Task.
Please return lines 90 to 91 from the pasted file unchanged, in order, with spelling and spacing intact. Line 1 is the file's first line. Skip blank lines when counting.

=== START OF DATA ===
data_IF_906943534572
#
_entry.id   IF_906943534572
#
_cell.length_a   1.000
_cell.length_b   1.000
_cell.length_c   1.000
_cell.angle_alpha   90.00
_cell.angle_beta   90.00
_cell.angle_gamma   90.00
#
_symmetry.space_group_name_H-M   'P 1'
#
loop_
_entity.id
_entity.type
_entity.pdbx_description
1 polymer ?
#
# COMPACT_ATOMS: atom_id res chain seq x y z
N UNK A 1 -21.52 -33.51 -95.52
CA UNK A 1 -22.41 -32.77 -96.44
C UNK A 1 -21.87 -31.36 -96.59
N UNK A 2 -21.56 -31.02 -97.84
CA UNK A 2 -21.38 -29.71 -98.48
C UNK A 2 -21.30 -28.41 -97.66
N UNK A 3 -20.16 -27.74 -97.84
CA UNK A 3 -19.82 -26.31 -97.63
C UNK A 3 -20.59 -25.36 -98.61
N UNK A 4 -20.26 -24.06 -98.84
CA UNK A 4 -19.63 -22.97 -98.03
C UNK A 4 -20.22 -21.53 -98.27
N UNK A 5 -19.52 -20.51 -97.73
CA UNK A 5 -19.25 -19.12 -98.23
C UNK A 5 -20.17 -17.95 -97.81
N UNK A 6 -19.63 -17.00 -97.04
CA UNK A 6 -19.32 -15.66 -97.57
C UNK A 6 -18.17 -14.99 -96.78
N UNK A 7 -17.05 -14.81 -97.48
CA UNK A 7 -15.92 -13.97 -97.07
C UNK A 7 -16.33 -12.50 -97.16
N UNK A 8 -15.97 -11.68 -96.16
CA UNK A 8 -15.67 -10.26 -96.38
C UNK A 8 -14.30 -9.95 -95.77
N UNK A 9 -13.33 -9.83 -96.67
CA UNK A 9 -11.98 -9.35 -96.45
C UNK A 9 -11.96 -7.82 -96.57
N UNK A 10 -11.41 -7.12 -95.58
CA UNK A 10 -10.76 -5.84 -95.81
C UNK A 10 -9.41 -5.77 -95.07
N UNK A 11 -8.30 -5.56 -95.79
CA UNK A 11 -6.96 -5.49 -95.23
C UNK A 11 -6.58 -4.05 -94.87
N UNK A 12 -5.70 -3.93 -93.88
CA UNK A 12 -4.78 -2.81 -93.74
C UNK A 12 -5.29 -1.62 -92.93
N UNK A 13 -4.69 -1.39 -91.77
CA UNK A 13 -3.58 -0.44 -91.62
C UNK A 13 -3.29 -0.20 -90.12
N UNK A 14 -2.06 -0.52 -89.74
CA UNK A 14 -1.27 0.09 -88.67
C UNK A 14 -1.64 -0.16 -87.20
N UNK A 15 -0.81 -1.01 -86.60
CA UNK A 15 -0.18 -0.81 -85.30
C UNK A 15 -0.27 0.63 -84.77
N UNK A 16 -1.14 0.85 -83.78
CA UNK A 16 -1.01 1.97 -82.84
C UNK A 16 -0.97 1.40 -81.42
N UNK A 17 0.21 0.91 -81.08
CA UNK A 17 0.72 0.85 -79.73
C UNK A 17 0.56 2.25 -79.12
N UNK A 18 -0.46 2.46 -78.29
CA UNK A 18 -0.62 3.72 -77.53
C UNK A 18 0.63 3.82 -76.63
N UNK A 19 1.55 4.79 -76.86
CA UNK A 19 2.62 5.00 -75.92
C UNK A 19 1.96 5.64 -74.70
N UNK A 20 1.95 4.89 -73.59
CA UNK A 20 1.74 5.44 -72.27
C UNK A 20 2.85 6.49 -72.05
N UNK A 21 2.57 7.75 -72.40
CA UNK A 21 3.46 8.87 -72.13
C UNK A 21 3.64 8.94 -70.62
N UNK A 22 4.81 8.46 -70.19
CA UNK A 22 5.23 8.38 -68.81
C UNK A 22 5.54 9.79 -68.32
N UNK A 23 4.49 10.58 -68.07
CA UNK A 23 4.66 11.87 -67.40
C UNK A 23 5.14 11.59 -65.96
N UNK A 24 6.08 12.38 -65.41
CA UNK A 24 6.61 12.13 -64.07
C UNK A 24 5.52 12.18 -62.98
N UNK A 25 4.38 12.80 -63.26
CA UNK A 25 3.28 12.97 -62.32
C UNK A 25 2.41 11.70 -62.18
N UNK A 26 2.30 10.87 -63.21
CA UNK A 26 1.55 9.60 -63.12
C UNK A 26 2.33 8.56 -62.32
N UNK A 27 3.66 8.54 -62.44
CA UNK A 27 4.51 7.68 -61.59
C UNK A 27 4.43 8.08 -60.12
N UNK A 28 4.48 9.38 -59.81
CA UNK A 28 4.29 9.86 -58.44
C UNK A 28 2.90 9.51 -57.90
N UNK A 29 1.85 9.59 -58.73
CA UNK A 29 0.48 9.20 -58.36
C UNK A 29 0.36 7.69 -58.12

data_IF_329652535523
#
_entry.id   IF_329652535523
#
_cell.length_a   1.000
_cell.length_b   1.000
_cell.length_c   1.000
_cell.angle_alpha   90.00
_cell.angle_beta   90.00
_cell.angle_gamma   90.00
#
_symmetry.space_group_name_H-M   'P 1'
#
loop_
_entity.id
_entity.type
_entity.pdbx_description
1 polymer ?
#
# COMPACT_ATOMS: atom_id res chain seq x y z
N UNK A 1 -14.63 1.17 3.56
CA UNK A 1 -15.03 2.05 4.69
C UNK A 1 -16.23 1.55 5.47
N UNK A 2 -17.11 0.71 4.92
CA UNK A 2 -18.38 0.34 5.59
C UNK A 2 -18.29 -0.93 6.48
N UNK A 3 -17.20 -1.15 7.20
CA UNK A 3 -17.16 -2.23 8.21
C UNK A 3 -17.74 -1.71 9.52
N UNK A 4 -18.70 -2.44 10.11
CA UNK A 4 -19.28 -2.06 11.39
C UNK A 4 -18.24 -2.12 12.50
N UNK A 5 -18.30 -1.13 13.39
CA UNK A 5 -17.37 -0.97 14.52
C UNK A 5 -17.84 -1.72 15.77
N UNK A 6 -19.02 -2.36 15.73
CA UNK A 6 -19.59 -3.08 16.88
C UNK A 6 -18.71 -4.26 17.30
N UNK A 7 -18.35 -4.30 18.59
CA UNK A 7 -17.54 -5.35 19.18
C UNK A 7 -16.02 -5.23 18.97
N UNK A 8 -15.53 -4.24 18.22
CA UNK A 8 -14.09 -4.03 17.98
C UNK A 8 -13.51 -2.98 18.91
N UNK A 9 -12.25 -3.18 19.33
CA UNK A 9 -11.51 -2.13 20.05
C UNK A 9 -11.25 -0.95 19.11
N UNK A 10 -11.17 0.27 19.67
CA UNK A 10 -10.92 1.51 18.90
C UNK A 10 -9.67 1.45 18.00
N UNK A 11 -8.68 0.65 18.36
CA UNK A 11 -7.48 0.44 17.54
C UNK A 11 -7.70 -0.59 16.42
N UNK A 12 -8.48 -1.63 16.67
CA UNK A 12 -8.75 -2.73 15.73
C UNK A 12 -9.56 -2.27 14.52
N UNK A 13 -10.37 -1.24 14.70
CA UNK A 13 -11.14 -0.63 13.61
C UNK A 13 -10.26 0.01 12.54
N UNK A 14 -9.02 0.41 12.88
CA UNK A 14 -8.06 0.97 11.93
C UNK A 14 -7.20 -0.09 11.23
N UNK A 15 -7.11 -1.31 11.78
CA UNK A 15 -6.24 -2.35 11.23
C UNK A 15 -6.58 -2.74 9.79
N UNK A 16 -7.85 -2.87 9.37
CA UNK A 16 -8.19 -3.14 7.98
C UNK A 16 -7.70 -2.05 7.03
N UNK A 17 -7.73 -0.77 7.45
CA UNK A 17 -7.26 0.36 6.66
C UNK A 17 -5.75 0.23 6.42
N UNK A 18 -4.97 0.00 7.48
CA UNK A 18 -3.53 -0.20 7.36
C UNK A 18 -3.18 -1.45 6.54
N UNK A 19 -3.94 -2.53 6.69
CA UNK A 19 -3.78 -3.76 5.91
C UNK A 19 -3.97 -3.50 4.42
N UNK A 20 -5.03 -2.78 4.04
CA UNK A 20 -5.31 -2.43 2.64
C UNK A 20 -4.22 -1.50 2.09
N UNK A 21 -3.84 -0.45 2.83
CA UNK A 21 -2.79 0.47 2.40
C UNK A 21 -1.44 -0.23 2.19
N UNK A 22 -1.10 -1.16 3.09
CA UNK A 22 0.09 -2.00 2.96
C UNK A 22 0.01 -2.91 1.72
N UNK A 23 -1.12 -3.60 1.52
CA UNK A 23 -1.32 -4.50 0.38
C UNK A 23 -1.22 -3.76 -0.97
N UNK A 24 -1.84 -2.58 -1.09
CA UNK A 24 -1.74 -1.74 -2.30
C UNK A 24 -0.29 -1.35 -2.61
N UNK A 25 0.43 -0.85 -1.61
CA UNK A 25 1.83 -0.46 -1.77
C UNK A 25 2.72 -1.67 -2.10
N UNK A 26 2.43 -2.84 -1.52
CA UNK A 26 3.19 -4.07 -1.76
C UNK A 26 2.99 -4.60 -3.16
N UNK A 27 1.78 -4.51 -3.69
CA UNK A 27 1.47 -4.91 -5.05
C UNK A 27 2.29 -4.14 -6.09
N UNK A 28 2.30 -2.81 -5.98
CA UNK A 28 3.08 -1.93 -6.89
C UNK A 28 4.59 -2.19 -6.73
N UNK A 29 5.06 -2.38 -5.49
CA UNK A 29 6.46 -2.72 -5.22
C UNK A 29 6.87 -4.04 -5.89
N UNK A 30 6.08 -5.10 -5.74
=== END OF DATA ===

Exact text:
N UNK A 24 6.08 12.38 -65.41
CA UNK A 24 6.61 12.13 -64.07